The Covid-19 vaccine helps to build up your immunity to the virus, so your body will fight it off more easily if you catch it.
Getting the vaccine is one of the main things you can do to stop yourself getting seriously ill, or even dying from Covid-19, so if you’ve been offered an appointment, it’s important that you get the vaccine.
Its understandable to be concerned or worried about a new vaccine, but remember that it was tested on thousands of people and has been proven to be safe. Many millions of people across the world have now had the vaccine and serious side effects are extremely rare.
It usually takes many years to develop a vaccine. So you may be wondering how the Covid-19 vaccines have been developed in such a short amount of time. You may be worried that they have not been tested as much as other vaccines.
Any coronavirus vaccine that is approved must go through the same clinical trials and safety checks all other licensed medicines go through. This vaccine has been made quicker than usual as much more money and time has been put into getting the Covid-19 vaccines ready for use.
The current advice is that pregnant women in the UK should get vaccinated with either the Pfizer BioNTech or Moderna vaccines (both doses). This is because the safety monitoring data is for these two vaccines.
The evidence shows that the vaccines are safe and if you are double vaccinated, you are best protected from Covid-19.
As pregnancy progresses to the third trimester, if unvaccinated, women are at a greater risk of becoming seriously unwell. This can affect both the health of you and your baby.
Remember, it is your choice whether you get the vaccine, but talking to a health professional can help you make the right decision.
There are no safety concerns about women breastfeeding and having the Covid-19 vaccine. There is no evidence of risk to your baby when breastfeeding. So if you are breastfeeding, or planning to breastfeed, you can continue to do so after having your vaccination.
You may have heard some people say on social media that the vaccine for Covid-19 can affect your fertility. This may be worrying to hear and make you feel anxious about the vaccine. But this is not true.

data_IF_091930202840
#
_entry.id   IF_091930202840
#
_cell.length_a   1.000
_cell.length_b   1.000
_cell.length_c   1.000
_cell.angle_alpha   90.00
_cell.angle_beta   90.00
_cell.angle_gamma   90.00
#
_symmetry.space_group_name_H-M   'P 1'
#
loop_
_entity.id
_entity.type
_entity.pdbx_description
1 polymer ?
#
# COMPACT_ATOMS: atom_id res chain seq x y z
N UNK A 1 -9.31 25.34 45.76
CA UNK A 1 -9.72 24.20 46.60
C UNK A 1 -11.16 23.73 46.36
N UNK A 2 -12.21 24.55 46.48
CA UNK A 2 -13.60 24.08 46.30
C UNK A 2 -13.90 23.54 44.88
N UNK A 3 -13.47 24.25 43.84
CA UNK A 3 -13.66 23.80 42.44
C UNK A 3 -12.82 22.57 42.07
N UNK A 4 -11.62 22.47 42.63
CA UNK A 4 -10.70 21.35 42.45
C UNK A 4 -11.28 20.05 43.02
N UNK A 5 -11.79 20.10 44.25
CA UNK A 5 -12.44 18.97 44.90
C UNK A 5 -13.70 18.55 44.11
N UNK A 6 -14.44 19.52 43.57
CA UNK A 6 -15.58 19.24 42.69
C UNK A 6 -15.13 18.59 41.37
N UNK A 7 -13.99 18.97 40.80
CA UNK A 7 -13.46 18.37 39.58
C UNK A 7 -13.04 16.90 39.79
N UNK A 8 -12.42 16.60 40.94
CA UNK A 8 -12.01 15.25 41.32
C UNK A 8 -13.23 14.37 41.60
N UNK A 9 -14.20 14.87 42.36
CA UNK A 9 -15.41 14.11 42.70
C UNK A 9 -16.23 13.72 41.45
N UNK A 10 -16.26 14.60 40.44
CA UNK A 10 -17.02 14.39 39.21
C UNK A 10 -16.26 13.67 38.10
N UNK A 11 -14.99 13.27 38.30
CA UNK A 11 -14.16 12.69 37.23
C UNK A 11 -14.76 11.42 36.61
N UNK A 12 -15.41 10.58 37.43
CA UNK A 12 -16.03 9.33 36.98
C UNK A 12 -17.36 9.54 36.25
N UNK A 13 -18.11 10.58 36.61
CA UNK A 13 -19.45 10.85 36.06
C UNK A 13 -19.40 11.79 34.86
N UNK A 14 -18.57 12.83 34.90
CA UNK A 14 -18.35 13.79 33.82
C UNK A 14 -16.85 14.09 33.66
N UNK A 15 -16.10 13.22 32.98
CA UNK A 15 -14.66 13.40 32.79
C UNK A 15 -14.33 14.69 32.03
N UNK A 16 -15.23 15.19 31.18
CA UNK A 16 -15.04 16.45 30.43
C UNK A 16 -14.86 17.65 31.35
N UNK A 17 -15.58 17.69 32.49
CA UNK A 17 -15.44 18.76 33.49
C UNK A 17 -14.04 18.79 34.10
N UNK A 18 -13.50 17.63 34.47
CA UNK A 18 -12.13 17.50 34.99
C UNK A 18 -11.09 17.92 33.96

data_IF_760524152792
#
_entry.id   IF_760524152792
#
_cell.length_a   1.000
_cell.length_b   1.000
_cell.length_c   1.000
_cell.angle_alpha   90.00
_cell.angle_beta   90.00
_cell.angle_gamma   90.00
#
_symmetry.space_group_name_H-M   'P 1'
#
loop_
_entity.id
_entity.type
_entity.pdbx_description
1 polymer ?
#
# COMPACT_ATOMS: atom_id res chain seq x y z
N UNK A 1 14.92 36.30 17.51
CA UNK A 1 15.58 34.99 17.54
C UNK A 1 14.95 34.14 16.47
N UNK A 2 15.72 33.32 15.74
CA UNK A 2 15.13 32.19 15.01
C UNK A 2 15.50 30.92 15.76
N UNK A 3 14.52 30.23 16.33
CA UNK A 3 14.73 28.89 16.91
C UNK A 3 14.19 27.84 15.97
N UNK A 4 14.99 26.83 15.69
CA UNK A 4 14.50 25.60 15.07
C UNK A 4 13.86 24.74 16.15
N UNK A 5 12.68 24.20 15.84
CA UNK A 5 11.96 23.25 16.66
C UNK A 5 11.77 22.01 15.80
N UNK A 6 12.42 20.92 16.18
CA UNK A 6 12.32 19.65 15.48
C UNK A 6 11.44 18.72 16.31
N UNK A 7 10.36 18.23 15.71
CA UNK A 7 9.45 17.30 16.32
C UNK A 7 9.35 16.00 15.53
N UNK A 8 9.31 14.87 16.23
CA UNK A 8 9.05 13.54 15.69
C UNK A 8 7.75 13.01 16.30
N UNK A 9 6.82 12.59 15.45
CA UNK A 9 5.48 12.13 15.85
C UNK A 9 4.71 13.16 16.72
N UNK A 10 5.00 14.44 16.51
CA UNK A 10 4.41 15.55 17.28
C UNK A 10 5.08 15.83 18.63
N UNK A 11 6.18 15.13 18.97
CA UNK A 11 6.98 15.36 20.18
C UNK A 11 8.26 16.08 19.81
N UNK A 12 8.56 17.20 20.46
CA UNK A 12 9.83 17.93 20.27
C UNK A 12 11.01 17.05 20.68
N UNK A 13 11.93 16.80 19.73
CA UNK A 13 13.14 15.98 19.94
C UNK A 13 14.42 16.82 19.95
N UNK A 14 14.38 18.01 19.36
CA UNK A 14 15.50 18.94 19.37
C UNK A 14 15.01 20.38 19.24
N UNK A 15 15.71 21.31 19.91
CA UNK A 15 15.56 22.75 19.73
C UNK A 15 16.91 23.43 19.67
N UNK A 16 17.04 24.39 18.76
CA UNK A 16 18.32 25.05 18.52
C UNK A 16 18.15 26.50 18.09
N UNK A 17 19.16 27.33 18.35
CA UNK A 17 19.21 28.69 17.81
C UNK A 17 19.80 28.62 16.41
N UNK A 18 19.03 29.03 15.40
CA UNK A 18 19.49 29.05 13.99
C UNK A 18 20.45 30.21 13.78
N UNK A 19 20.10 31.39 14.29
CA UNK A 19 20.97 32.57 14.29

There’s no evidence to suggest that Covid-19 vaccines will affect fertility. You don’t need to avoid trying for a baby after receiving the Covid-19 vaccination.
Read some common questions about fertility and the Covid-19 Vaccine
Where Can I Get My Covid-19 Vaccine?
Take your red book or appointment card along with you when getting vaccinated to show that you are pregnant, and you may be able to get your vaccine straight away without booking or waiting in a queue. Take your partner with you too so they can be vaccinated at the same time.
After I Have Had The Vaccine
Like most medicines and vaccines, sometimes you may get side effects from the Covid-19 vaccine. Most of these are mild and short-term, and not everyone gets them. Even if you do have symptoms after the first dose, its still really important to have your second dose. Having the full dose will give you the best protection.
Some of the side effects include:
If this is your first dose, you should have a record card with your next appointment in between 3 and 12 weeks time. It is important to have both doses of the same vaccine to give you the best protection.
Watch the video below to see what you should do after your first dose.
Pregnancy And Breastfeeding Q & A
If you feel worried and want more advice you can speak to your midwife or your GP.
You can contact the Healthy Child Programme by calling Just One Number on 0300 300 0123 or texting Parentline on 07520 631590. Our opening hours are 8am-6pm Monday-Friday (excluding bank holidays) and 9am-1pm on Saturdays.
If you are 11-19 you can text Chathealth on 07480 635060 for confidential advice from one of the Healthy Child Programme team.
You can speak to other Norfolk parents and carers by clicking our online community forum below.